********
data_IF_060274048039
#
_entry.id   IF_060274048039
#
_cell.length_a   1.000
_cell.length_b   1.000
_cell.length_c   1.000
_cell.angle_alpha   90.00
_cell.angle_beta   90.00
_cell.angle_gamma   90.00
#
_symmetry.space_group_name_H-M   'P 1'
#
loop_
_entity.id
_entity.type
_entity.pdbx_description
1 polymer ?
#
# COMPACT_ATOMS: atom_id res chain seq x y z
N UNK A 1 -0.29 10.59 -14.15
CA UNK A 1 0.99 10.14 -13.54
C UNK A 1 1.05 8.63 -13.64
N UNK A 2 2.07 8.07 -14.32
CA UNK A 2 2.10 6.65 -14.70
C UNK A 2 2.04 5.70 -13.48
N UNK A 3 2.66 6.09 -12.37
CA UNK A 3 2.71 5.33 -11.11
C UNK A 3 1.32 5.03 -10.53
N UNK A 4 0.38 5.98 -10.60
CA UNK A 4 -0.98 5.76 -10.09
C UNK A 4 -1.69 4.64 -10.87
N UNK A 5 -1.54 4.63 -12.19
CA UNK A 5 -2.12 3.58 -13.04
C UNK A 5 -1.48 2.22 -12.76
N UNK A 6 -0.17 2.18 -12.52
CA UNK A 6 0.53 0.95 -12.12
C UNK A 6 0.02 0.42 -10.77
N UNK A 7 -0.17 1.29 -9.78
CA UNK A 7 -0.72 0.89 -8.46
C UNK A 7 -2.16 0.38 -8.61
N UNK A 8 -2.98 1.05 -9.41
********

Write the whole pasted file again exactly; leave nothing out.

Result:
data_IF_060274048039
#
_entry.id   IF_060274048039
#
_cell.length_a   1.000
_cell.length_b   1.000
_cell.length_c   1.000
_cell.angle_alpha   90.00
_cell.angle_beta   90.00
_cell.angle_gamma   90.00
#
_symmetry.space_group_name_H-M   'P 1'
#
loop_
_entity.id
_entity.type
_entity.pdbx_description
1 polymer ?
#
# COMPACT_ATOMS: atom_id res chain seq x y z
N UNK A 1 -0.29 10.59 -14.15
CA UNK A 1 0.99 10.14 -13.54
C UNK A 1 1.05 8.63 -13.64
N UNK A 2 2.07 8.07 -14.32
CA UNK A 2 2.10 6.65 -14.70
C UNK A 2 2.04 5.70 -13.48
N UNK A 3 2.66 6.09 -12.37
CA UNK A 3 2.71 5.33 -11.11
C UNK A 3 1.32 5.03 -10.53
N UNK A 4 0.38 5.98 -10.60
CA UNK A 4 -0.98 5.76 -10.09
C UNK A 4 -1.69 4.64 -10.87
N UNK A 5 -1.54 4.63 -12.19
CA UNK A 5 -2.12 3.58 -13.04
C UNK A 5 -1.48 2.22 -12.76
N UNK A 6 -0.17 2.18 -12.52
CA UNK A 6 0.53 0.95 -12.12
C UNK A 6 0.02 0.42 -10.77
N UNK A 7 -0.17 1.29 -9.78
CA UNK A 7 -0.72 0.89 -8.46
C UNK A 7 -2.16 0.38 -8.61
N UNK A 8 -2.98 1.05 -9.41